cassie s. mitchell, ph.d.


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About Paracycling


Paracycling comes in multiple different forms, depending on the athlete’s disability and events.   Some athletes, like single amputees, use adapted  “upright bicycles”, which look much like a standard bicycle, while athletes who do not have the balance for an upright bicycle but do have the leg power to pedal, use upright tricycles.  Wheelchair athletes (like myself), who have no ability to pedal a cycle with their legs, compete in handcycling.  A handcycle is a low-to-the-ground tricycle powered by the upper body. Blind athletes ride tandem bicycles. They are paired with a "seeing" or able-bodied athlete who serves as the pilot.

Handcyclists (and all paracyclists, for that matter) are classified or “categorized” according to their disability such that athletes with similar disabilities compete against each other.   Most quadriplegics like myself (impairments in all four limbs and no trunk control) compete in the H1 category.  Higher spinal level paraplegics (no trunk/abdominal control) compete in the H2 category.  Lower spinal level paraplegics (with functional trunk muscles) compete in the H3 category.  Finally, double amputees and some of the most functional spinal cord injury patients compete in the H4 category.  Ambulatory athletes who ride upright bicycles are classified according to their leg function and balance in the classes C1-C5, with C1 being the least amount of function. Upright tricycle athletes are likewise classified in T1 or T2, with T1 being the least amount of function. Blind [tandem] athletes have simply one classification, B.



Paracycling equipment and apparel is governed internationally by the Union Cyclist International (UCI) and nationally by USA cycling and U.S. handcycling.


Frames: While most elite handcycle racers ultimately have their own custom handcycles built, there are two main frame types: the longbike and the kneeler.  The “longbike” refers to a handcycle in which the athlete is seated in a reclined position with their feet out in front of them.  The longbike is propelled using mostly arm, upper back, and chest muscles.  Thus, it is the mainstay frame for H1-H2 athletes and most H3 athletes.  The second frame type is a “kneeler”.  As the name implies, the athlete sits on their knees/legs.  If a double amputee, the athlete may simply be sitting erect.  The kneeling bike is used by H4 athletes, which can utilize their strong trunk and back muscles to propel the bike.  The exception to this rule is a kneeling bike, often called a  “one off”, which utilizes a chest plate to support athletes who do not have a functionally stable trunk/core but still want to have the kneeling position.  Note that for internationally sanctioned road and time trial races, all H1, H2, and H3 athletes must use the longbike and an H4 must use a kneeler.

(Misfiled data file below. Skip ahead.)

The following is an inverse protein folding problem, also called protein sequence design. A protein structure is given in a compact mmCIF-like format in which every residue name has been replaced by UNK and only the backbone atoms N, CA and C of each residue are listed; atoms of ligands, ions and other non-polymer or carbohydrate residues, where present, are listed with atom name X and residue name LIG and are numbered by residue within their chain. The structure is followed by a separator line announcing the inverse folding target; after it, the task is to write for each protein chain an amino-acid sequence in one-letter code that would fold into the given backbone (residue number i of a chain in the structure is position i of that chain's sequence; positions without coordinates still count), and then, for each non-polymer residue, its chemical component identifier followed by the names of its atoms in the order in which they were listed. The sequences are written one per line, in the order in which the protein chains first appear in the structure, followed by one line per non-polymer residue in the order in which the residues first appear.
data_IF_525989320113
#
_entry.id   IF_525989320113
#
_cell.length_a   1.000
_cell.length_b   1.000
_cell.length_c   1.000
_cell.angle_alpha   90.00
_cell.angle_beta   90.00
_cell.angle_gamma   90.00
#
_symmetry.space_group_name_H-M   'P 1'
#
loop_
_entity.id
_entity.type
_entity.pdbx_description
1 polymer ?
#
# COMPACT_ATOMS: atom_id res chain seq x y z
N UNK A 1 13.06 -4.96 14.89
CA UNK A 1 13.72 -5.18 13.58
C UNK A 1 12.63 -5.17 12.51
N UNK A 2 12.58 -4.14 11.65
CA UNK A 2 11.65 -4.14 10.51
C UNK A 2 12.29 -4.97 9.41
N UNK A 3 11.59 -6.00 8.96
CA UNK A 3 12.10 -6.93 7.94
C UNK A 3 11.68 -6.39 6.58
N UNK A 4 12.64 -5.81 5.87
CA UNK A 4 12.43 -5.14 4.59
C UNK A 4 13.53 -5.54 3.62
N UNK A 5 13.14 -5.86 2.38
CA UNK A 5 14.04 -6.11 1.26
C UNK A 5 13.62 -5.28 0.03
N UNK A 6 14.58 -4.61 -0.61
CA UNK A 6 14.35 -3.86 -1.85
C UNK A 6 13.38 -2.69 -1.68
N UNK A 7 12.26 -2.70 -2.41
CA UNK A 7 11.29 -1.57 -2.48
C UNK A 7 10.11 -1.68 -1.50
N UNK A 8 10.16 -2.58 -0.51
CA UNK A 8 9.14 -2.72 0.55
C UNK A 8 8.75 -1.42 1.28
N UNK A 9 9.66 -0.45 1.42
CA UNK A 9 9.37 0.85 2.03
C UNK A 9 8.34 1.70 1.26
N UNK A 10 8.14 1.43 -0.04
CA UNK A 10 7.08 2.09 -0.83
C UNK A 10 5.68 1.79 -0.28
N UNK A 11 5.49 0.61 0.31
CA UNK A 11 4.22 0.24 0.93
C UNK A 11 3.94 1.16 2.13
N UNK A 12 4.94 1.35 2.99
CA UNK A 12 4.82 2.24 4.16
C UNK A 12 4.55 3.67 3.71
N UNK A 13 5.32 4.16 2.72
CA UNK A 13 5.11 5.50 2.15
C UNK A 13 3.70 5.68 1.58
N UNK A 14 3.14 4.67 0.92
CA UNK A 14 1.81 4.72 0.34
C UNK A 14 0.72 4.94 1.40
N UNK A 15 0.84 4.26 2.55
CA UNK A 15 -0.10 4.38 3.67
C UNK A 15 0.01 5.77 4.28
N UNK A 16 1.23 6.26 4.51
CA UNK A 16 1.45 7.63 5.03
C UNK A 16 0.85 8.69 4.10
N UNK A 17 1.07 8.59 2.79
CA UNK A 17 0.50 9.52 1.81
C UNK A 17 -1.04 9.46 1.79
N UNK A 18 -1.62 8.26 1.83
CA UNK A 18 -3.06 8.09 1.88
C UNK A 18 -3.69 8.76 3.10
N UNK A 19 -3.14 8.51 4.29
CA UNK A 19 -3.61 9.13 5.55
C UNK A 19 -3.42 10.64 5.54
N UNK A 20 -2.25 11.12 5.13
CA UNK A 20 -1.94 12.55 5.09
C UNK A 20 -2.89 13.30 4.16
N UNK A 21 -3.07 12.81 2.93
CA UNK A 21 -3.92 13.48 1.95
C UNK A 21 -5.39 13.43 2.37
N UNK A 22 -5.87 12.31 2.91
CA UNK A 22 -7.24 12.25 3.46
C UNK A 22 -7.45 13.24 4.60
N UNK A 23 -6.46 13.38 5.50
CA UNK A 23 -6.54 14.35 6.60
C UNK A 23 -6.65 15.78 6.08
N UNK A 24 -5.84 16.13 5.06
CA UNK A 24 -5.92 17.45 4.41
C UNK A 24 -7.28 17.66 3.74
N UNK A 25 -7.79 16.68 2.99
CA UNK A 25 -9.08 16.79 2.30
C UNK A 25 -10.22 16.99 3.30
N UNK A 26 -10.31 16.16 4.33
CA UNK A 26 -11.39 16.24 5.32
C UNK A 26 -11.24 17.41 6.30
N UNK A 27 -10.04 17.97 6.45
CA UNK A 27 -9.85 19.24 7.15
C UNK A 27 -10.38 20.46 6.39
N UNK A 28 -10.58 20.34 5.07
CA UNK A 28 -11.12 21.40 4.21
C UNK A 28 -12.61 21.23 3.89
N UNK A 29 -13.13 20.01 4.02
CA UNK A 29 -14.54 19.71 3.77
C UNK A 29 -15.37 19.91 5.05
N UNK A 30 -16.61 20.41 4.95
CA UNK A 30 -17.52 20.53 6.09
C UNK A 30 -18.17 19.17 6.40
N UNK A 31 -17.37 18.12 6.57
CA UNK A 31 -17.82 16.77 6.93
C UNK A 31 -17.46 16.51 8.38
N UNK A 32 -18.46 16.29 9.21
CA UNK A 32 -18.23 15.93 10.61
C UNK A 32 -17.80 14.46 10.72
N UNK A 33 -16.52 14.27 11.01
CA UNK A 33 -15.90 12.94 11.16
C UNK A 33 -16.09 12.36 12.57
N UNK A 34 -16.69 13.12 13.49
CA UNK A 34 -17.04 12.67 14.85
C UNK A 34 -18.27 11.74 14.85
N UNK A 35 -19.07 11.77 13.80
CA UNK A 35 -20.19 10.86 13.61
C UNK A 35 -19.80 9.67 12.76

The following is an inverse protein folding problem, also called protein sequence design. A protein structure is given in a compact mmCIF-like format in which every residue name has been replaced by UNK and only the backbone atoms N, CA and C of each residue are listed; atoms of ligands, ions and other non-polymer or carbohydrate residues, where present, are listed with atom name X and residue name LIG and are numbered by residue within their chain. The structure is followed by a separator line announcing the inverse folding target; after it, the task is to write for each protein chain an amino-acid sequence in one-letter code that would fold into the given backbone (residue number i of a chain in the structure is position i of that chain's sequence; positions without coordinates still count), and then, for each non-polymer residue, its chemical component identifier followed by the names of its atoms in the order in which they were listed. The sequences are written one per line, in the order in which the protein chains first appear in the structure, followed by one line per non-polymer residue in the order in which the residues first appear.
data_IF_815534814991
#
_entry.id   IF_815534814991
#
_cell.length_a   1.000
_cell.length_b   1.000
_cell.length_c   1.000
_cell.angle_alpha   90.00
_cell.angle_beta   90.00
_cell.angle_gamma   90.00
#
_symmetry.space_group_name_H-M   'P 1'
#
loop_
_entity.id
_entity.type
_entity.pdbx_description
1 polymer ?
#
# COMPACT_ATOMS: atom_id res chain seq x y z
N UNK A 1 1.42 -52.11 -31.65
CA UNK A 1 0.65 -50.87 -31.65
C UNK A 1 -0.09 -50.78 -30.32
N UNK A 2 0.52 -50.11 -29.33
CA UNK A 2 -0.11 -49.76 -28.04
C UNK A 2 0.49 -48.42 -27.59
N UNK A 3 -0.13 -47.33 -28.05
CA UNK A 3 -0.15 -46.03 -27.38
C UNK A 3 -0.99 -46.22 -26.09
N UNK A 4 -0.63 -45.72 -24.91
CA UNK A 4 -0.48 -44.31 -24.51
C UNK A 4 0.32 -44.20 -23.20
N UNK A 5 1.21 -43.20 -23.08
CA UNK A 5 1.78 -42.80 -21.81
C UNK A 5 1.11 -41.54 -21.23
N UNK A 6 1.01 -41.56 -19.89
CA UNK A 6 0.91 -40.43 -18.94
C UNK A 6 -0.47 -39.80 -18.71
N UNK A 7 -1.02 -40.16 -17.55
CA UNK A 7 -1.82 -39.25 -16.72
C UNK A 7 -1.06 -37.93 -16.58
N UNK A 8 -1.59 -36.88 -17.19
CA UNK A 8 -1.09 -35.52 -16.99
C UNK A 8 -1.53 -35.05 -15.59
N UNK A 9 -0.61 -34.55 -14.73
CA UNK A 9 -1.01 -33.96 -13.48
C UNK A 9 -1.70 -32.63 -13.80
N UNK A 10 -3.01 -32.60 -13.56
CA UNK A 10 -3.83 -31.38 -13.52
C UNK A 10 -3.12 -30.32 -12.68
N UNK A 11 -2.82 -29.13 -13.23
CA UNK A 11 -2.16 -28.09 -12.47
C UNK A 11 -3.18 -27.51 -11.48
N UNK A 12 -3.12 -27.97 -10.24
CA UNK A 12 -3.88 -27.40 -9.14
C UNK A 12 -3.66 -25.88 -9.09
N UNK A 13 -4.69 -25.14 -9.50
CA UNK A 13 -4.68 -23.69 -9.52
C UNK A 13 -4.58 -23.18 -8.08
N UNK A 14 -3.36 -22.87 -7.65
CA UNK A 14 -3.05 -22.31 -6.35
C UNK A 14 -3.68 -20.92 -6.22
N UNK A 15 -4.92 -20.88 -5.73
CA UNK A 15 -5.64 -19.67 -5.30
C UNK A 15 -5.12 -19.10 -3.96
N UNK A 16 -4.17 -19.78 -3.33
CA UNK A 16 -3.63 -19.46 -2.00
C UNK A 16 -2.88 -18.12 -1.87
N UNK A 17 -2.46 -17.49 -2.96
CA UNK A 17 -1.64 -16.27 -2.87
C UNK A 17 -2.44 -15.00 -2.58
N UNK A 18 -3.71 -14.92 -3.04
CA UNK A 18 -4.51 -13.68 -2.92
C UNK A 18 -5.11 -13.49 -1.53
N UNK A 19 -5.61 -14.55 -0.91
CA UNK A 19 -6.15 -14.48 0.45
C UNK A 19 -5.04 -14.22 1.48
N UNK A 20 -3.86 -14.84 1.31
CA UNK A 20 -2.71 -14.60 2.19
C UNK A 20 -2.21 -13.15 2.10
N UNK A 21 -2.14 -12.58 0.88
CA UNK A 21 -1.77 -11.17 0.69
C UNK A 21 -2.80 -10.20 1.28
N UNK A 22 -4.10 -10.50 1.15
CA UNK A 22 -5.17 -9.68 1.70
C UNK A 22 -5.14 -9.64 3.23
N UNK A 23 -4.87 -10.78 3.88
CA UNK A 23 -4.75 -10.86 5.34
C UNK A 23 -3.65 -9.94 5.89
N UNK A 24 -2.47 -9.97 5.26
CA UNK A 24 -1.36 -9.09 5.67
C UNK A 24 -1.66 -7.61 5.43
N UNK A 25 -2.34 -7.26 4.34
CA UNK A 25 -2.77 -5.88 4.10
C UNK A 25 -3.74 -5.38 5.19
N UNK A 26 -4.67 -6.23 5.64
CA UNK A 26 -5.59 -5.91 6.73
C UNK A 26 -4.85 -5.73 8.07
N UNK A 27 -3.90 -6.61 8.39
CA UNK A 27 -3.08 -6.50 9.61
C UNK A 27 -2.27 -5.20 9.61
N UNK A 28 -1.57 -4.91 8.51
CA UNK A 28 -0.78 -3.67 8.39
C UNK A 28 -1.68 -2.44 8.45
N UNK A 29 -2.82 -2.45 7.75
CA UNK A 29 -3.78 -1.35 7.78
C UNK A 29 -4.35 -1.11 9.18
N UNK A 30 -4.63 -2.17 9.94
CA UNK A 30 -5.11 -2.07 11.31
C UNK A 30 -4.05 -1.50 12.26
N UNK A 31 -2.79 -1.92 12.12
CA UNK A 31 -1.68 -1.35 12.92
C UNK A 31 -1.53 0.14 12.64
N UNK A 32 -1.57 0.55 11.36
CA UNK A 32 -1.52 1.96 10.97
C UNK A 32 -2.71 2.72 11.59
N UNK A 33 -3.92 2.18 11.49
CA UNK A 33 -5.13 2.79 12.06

Wheels: Carbon wheels are a mainstay at national- and international-level races.  Disc wheels are preferred for time trials, especially when there is little cross wind.  Spoked carbon wheels are preferred in cross-wind conditions or when there is a lot of climbing since the spoked wheels are lighter weight.  The rear two wheels and the front wheel of a handcycle are all typically the same size, 26”.


Components: The components (gearing, shifters, derailleur, etc) of a handcycle are identical to standard bicycles.  Even though handcycles are considered road bikes, we usually use mountain bike gearing to give us the range of gears needed to climb hills.


Adaptations: Paracyclists may have unique adaptations to accommodate their disability. For example, as one of the more disabled quadriplegic H1 athletes, I use adapted grips to hold my hands on the crank called Quad Grips. An amputee may choose to use a prosthesis or a platform to restrain a limb.  Some adaptations may require approval by the governing cycling bodies.